Tag Archives: Goals

Today marked the end of my first Wendler 5/3/1 cycle.  4 weeks working on 4 different lifts: back squats, bench press, deadlift, and overhead press.

The main idea is that (following the programming) you perform each lift at a specific percentage of your max for a specified number of reps.  One cycle lasts for 16 workouts and takes about a month to complete.  The entire goal here is pure strength without worrying about anything else.  (Other work you do is on your own, and is not covered by the 5/3/1 system.  I do a lot of other fitness work.)

There’s no magic here.  Jim Wendler isn’t saying that you’ll add 100lbs to your squat in five months.  He’s saying you can do that in about a year.  As long as you stick with it and continue to put in the hard work you should see results.  In an interview with T-Nation Wendler had the following to say about the program: ” the reason I came up with 5/3/1 was that I wanted a program that eliminated stupid thoughts from my head and just let me go into the weight room and get shit done.”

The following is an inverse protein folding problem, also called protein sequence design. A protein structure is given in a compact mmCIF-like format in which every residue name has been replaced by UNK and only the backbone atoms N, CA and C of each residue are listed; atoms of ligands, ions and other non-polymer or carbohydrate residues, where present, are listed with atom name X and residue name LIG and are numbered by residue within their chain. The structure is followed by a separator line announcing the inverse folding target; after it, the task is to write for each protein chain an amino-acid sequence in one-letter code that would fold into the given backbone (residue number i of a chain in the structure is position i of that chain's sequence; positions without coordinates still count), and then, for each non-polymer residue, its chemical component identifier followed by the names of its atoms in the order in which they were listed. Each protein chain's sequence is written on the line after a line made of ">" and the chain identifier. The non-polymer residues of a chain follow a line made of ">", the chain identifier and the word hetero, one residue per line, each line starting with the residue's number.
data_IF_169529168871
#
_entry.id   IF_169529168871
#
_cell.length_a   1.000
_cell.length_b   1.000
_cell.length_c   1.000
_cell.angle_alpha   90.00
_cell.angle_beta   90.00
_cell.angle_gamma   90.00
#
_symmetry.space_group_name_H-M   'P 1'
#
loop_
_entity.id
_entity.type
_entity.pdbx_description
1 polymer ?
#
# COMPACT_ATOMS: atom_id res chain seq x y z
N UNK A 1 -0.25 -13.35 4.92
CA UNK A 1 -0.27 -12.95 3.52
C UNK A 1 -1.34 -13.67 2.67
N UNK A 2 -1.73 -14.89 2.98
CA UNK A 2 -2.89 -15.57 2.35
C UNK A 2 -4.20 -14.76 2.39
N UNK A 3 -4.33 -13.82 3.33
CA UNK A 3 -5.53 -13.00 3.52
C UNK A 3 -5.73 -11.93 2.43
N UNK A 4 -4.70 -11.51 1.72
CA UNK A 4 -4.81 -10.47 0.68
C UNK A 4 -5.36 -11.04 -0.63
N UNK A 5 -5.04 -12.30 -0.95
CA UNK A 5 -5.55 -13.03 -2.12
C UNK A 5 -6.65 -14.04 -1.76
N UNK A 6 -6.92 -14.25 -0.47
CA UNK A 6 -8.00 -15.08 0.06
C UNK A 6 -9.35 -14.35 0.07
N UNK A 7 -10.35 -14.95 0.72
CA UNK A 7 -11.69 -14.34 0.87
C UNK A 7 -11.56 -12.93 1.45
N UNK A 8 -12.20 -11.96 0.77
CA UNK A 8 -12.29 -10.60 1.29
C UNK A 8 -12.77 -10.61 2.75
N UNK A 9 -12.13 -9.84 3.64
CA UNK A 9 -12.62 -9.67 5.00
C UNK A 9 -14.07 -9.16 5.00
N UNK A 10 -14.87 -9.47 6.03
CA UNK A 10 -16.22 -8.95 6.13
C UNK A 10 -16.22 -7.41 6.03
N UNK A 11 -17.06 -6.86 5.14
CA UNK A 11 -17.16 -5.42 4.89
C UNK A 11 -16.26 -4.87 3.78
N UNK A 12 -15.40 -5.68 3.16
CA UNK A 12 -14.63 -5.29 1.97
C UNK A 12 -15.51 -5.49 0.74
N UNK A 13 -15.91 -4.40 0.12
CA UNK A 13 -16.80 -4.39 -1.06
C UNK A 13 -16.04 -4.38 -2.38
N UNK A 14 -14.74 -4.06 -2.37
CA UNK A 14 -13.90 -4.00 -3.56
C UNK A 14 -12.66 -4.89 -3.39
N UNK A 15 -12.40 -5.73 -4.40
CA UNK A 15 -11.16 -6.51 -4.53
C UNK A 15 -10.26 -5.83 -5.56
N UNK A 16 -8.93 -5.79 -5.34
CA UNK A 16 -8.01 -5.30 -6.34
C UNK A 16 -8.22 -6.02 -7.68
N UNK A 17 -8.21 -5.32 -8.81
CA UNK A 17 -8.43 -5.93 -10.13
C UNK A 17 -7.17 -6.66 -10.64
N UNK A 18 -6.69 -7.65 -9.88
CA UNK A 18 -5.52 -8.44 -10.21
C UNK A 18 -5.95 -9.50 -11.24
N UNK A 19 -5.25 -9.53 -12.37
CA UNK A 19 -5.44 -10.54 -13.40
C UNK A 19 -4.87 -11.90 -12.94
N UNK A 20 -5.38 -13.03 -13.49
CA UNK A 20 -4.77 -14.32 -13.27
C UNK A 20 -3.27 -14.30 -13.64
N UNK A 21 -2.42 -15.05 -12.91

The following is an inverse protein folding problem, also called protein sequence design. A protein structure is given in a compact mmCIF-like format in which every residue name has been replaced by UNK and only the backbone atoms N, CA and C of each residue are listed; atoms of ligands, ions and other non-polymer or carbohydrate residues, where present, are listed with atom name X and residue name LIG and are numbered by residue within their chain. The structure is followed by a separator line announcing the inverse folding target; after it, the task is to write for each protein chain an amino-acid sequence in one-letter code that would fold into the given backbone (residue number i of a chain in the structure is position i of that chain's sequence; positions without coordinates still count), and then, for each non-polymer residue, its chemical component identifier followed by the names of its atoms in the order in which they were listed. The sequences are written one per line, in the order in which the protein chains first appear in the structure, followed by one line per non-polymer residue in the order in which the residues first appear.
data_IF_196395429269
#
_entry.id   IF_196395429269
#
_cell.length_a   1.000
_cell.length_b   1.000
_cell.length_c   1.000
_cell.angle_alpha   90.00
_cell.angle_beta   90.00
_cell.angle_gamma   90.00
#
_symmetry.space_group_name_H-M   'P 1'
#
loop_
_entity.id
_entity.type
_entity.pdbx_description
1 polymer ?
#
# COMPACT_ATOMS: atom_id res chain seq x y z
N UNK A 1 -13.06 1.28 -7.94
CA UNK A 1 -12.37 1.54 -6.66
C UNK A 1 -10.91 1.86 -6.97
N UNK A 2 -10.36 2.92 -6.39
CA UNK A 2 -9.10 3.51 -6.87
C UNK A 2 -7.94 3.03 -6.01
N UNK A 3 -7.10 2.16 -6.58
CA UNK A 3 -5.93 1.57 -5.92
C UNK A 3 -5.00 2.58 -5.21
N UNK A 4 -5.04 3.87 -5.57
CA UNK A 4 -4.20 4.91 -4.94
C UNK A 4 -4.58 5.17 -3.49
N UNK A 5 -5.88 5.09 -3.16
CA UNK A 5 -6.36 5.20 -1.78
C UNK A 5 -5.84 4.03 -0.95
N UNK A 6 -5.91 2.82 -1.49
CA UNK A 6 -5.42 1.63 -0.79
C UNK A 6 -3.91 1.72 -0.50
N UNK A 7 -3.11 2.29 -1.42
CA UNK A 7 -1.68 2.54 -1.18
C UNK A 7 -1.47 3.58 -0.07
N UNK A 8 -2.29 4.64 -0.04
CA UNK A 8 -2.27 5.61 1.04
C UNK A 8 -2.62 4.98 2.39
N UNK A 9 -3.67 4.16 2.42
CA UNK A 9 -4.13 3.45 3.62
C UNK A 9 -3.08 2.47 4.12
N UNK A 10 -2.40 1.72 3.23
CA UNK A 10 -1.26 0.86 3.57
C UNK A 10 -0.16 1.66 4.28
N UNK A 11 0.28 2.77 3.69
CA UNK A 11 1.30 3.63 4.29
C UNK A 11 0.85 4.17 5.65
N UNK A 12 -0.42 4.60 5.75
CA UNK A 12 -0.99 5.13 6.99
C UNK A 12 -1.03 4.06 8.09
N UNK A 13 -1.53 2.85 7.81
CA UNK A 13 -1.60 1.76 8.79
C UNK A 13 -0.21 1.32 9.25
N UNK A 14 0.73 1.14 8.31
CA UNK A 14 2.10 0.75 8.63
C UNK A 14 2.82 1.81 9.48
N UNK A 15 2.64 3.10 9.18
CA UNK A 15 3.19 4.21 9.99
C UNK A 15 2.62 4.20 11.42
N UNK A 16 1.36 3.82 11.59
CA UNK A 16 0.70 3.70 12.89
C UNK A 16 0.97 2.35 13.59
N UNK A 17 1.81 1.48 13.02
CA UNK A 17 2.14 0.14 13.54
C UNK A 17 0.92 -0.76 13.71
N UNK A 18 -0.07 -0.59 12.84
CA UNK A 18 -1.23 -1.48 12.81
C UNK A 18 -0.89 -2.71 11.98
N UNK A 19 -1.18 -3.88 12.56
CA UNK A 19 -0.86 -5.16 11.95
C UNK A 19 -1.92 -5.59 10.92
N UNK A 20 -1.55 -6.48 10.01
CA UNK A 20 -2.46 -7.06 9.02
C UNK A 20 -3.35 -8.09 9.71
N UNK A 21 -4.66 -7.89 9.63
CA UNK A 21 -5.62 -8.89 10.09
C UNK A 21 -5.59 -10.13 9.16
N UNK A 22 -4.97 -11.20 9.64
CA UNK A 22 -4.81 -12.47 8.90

I will pause here to say that I already had a solid lifting and strength base before starting.  Until January of this year I’d worked with a trainer  doing strength and conditioning work so my form is pretty good, I have strong body awareness, and I’ve had solid experience observing how to properly program workouts around a strength session.  If you are less familiar with things working with a coach is invaluable (even if it’s just a more experienced friend) and Wendler’s book has recommendations for assistance work and how to do the lifts properly.

So far it’s been doing just that for me.  I don’t get excited about programming strength work.  I’m far more interested in putting my energy into circuit training, skills work, and metabolic conditioning workouts.  I like getting strength results and I have strength goals, but the process doesn’t interest me.  5/3/1 has been perfect for that so far because it allows me to just get some heavy lifting in without agonizing over which lifts, for how many reps, at what percentage.